Clad in red stocking caps, Selina Loupe’s boys raced to the table at lunchtime Thursday with Styrofoam plates loaded with green beans, jambalaya and fried turkey.
The food, however, wasn’t for them. It was for the hundreds of needy people stretched out the door at the St. Vincent de Paul Dining Room in Baton Rouge, waiting for Christmas lunch.
“This is our tradition. We woke up about 6:30 a.m.,” said Loupe, who for the past five years has served holiday meals with her son and stepson, ages 10 and 11.
Loupe’s family joined 150 or so other volunteers Thursday to serve hot meals, hand out supplies and offer friendship to those in need.
“We look forward to it every year,” she said. “It’s just a really fulfilling way to spend Christmas.”
With the smell of warm pumpkin pie drifting through the air, diners young and old sat six to a table as volunteers delivered their meals.
“We fried about 80 turkeys. It’s a Christmas meal with a little Cajun flair,” said Michael Acaldo, CEO of the Society of St. Vincent de Paul in Baton Rouge.
Volunteers served 830 plates of food in total, slightly more than anticipated, he said.
Guests ranged from homeless people to those trying to make ends meet with tight budgets, Acaldo said.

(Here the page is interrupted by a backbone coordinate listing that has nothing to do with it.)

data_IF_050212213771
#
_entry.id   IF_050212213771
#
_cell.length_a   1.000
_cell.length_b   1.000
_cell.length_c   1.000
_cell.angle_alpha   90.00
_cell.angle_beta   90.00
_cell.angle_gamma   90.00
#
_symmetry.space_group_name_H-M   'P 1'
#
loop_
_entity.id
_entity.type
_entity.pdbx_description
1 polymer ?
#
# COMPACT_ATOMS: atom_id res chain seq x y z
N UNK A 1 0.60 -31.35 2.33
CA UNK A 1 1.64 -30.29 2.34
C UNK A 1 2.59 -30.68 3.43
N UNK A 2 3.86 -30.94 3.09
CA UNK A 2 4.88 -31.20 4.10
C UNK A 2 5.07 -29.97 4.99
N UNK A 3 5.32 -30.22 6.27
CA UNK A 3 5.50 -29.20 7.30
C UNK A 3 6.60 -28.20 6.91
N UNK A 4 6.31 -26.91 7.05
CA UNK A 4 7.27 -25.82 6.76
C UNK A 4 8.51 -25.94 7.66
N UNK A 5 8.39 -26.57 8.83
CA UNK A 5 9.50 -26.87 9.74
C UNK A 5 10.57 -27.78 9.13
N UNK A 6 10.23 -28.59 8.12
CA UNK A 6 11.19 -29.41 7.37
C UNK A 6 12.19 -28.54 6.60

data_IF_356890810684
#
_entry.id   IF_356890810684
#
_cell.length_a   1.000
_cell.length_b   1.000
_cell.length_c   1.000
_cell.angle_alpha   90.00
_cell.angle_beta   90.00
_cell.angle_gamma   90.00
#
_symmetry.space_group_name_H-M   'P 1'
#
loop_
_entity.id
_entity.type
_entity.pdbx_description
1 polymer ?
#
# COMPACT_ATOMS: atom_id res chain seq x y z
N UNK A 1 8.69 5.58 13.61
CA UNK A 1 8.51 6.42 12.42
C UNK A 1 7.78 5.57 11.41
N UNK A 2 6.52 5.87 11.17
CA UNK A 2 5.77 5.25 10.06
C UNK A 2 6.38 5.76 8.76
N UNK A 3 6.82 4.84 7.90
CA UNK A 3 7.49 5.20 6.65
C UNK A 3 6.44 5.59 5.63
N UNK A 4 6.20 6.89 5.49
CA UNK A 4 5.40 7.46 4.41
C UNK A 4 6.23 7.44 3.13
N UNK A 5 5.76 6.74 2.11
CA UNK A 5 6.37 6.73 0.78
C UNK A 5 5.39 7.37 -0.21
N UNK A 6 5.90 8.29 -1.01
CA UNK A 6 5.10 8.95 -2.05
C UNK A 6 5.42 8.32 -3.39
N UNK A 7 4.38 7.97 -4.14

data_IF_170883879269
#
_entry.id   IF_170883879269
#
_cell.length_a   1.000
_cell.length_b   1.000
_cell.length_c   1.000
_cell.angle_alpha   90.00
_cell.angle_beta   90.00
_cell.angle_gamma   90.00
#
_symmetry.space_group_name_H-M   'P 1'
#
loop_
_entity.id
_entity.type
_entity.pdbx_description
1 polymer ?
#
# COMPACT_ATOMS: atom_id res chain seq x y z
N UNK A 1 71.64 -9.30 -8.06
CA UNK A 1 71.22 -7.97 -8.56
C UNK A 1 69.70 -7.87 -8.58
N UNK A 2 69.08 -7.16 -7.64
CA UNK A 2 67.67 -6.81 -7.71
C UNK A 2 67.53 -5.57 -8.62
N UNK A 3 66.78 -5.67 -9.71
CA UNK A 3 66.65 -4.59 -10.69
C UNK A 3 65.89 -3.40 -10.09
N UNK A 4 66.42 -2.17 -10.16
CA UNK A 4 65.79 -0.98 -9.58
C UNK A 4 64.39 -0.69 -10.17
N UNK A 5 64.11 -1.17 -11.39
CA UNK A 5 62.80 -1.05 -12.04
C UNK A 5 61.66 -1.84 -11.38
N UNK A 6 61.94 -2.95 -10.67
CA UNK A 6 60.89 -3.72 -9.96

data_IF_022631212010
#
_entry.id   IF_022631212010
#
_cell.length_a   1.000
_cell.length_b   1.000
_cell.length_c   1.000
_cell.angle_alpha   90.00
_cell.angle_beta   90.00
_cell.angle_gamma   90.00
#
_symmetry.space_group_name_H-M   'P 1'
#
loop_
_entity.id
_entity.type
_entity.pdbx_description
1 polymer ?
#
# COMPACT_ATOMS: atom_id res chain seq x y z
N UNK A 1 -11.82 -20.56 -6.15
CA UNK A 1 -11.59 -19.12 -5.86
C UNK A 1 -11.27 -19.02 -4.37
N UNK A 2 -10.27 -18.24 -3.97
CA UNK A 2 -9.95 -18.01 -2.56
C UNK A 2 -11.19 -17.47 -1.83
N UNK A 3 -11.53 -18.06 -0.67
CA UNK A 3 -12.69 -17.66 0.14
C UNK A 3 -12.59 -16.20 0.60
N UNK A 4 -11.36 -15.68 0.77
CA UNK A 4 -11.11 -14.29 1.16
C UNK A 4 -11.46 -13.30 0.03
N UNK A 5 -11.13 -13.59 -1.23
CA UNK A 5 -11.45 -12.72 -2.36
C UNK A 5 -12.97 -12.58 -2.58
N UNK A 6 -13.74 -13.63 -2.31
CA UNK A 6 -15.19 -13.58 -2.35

“It’s really brightening Christmas for people who might otherwise be forgotten,” he said.
Bishop Robert W. Muench showed up to lend a hand, as well as several public officials, including East Baton Rouge Parish Mayor-President Kip Holden.
As they do every year, St. Vincent de Paul volunteers and staff set up tables just outside the dining hall where guests can pick up shoes, fresh produce and winter coats, among other donated gifts.
That’s what drew Kevin Smith, 26. He lives around the corner from the dining room and wandered over after he saw people gathering outside.
“I wasn’t expecting a meal like this today,” he said. “There’s just so much love out here.”
Chris Joel, 27, has been homeless about six months and said the event brightened his day.
“It’s a lot of giving and generosity,” he said. “And that makes you feel good.”
Katherine Theunissen, 47, and her two sons have helped out with the lunch every Christmas for the past decade.
“It’s a blessing to be able to give back,” she said. “It’s what Christmas is all about.”
Follow Matt McKinney on Twitter, @mmckinne17.